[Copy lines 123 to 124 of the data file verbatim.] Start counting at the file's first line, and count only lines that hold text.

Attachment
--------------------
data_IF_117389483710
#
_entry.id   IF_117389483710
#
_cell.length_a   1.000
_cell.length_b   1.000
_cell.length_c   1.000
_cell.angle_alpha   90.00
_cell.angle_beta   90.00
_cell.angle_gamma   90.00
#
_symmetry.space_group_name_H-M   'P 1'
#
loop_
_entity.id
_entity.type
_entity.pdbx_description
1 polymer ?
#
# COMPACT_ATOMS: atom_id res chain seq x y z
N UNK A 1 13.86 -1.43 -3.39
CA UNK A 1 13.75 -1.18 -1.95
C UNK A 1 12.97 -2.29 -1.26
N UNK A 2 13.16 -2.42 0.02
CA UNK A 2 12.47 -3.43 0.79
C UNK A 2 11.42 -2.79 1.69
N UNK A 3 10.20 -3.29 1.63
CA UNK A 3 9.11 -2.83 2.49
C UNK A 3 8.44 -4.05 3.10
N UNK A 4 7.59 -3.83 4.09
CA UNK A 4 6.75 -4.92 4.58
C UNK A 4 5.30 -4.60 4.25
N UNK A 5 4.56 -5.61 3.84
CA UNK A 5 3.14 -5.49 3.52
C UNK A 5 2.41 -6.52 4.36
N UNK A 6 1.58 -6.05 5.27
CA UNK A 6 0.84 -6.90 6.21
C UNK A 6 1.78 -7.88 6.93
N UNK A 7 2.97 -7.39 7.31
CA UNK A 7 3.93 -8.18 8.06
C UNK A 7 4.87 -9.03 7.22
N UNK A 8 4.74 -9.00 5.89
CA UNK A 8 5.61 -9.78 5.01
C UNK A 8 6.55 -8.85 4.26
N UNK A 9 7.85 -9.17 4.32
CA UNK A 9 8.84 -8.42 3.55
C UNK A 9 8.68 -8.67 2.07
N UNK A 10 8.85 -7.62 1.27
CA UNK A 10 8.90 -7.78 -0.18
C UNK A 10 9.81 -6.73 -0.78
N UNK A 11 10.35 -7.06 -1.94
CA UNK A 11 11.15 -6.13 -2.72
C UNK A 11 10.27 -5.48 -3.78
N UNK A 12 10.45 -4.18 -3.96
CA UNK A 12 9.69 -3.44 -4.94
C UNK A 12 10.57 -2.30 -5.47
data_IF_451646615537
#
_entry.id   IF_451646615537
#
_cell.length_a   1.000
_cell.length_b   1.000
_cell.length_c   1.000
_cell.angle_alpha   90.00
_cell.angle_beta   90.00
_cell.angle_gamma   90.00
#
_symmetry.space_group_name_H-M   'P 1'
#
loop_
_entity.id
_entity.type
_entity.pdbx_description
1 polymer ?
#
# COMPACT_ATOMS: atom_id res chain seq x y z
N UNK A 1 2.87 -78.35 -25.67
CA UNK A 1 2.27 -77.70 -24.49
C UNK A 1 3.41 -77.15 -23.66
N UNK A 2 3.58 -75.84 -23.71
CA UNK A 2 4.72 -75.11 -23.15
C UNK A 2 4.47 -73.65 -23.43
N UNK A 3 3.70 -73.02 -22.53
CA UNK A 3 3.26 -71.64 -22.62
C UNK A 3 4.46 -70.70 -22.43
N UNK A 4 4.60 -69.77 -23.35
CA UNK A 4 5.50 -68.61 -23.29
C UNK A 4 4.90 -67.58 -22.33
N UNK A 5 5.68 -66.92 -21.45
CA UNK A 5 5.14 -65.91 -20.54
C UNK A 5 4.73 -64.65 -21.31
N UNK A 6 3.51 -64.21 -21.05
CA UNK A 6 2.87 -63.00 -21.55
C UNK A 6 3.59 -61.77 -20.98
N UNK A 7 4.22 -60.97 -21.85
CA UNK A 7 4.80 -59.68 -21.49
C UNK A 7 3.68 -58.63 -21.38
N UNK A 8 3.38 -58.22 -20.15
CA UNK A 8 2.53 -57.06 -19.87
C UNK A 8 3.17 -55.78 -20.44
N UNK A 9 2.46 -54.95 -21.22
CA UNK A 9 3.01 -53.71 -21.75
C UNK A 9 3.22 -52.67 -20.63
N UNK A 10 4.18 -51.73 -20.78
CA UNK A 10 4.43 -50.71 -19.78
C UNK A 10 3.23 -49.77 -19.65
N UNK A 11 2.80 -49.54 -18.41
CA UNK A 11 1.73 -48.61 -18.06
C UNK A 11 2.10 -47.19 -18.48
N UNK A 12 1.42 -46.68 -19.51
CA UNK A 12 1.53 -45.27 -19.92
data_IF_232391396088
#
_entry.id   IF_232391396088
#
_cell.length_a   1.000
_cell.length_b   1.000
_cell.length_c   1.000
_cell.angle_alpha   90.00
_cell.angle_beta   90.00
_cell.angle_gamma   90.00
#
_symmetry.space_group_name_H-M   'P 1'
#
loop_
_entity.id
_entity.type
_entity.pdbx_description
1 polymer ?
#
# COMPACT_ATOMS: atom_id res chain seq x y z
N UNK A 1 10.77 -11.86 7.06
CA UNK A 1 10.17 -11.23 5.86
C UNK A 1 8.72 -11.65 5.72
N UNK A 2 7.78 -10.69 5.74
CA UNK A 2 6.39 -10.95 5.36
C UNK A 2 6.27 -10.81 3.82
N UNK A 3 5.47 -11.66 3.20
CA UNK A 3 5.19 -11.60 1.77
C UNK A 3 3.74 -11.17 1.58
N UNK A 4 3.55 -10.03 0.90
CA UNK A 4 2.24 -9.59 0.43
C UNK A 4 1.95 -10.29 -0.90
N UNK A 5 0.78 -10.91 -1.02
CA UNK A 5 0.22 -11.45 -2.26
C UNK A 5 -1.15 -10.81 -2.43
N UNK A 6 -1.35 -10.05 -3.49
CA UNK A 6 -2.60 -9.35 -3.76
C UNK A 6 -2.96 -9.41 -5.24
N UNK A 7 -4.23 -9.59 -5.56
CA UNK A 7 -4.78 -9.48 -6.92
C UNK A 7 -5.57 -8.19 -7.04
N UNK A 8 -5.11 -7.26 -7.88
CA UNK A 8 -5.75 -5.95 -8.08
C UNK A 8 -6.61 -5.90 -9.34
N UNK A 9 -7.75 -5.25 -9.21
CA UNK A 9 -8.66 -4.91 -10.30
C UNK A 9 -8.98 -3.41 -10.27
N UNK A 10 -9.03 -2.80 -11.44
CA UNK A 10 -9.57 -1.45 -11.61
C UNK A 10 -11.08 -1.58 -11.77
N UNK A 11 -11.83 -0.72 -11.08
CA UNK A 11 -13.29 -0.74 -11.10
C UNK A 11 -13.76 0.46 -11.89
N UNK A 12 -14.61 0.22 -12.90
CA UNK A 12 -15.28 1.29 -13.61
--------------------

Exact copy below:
_symmetry.space_group_name_H-M   'P 1'
#